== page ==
How the Value Added Tax Works

Posted on Wed 12/29/2010 by

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Conn CarrollBy Conn Carroll

VAT Chart

The spending pace of President Barack Obama and the 111th Congress simply cannot be sustained. There will either have to be spending cuts or higher taxes. The left prefers higher taxes, including the imposition of a value-added tax (VAT). How would a VAT work. Heritage scholar Curtis Dubay explains:

The VAT is a consumption tax that taxes the value added by businesses at each point in the production chain. It can apply to both manufactured goods and services. This contrasts with the more familiar income tax, which taxes salaries, wages, and the returns to savings, but does not tax purchases. Because the VAT is a consumption tax, it would closely mirror the sales taxes that most Americans pay at the state and local levels. In fact, consumers would experience no difference between a national sales tax and a VAT. A sales tax and a VAT designed to raise equal amounts of revenue would raise the final price of purchases by roughly the same amount.

In the credit-invoice method, the most common form of the VAT, a business pays VAT on its purchase of inputs and collect it on its sales whether those sales are to another business or the final consumer. The business then submits the invoices that it receives from its suppliers to the government’s revenue agency. The invoices detail the amount of VAT that the business paid to its suppliers. Once the revenue agency verifies that the business remitted the proper amount of tax on its sales and that the submitted invoices match the suppliers’ filings, the agency refunds the business for VAT paid. The filings by businesses give the revenue agency a simple way to ensure that businesses pay the required amount of VAT.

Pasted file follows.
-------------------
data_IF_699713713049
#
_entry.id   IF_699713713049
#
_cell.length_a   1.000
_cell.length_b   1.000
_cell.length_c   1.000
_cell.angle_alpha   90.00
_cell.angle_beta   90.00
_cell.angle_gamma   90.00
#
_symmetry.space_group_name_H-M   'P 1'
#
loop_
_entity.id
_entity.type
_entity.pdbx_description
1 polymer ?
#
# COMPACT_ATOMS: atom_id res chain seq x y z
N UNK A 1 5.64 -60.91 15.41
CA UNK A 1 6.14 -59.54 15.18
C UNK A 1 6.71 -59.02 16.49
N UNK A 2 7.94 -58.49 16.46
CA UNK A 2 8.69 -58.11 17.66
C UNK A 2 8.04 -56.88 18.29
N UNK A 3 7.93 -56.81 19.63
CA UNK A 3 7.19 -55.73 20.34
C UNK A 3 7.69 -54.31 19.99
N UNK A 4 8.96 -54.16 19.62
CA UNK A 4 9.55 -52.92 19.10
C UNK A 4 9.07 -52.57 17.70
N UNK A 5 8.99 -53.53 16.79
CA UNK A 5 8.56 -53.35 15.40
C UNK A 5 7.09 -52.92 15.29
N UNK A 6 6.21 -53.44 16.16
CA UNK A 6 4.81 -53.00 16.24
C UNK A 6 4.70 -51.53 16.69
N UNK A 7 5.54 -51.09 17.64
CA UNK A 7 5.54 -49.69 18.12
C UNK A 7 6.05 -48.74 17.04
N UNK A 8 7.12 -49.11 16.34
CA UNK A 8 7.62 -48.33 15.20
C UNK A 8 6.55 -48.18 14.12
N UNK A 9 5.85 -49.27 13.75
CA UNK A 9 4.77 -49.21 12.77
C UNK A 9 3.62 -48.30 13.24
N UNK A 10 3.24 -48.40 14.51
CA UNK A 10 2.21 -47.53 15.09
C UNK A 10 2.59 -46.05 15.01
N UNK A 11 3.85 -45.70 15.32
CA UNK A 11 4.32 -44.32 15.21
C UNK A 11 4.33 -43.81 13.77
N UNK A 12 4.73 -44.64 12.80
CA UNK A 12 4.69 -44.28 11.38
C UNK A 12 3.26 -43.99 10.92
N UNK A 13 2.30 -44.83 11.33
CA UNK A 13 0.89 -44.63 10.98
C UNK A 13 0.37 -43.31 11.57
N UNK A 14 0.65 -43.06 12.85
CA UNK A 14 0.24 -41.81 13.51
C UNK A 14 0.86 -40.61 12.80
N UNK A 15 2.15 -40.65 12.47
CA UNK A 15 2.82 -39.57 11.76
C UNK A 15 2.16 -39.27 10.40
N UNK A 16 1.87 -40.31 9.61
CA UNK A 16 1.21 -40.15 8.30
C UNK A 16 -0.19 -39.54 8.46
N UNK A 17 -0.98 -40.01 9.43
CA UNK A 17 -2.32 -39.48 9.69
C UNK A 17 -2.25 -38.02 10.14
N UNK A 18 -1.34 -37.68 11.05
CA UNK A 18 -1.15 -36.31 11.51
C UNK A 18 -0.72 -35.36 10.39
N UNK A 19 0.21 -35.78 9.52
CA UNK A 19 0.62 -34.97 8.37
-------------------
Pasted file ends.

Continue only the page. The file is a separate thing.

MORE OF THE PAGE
As long as the business can pass the tax on to its customers, which is typically the case, the business ultimately pays no tax. It acts solely as a collection agent for the government, collecting VAT on its sales and remitting to the government the difference between the VAT it collects and the VAT it paid on inputs. The burden of the tax moves up the production chain until the consumer bears the full burden, just like under the sales tax.

You can read Dubay’s whole paper here. He concludes:

Congress should ignore misguided siren calls for a VAT and instead immediately address its spending problems. Tax increases will never reduce the gap. Instead, Congress must cut spending to 20 percent of GDP or lower. This would reduce the annual budget deficit to a more manageable level. The national debt would stabilize as a percentage of GDP and the threat that credit markets will stop lending or raise interest rates would abate. None of these necessary steps requires a VAT.

Conn Carroll is the Assistant Director of Strategic Communications at The Heritage Foundation and is also an Editor at The Foundry.

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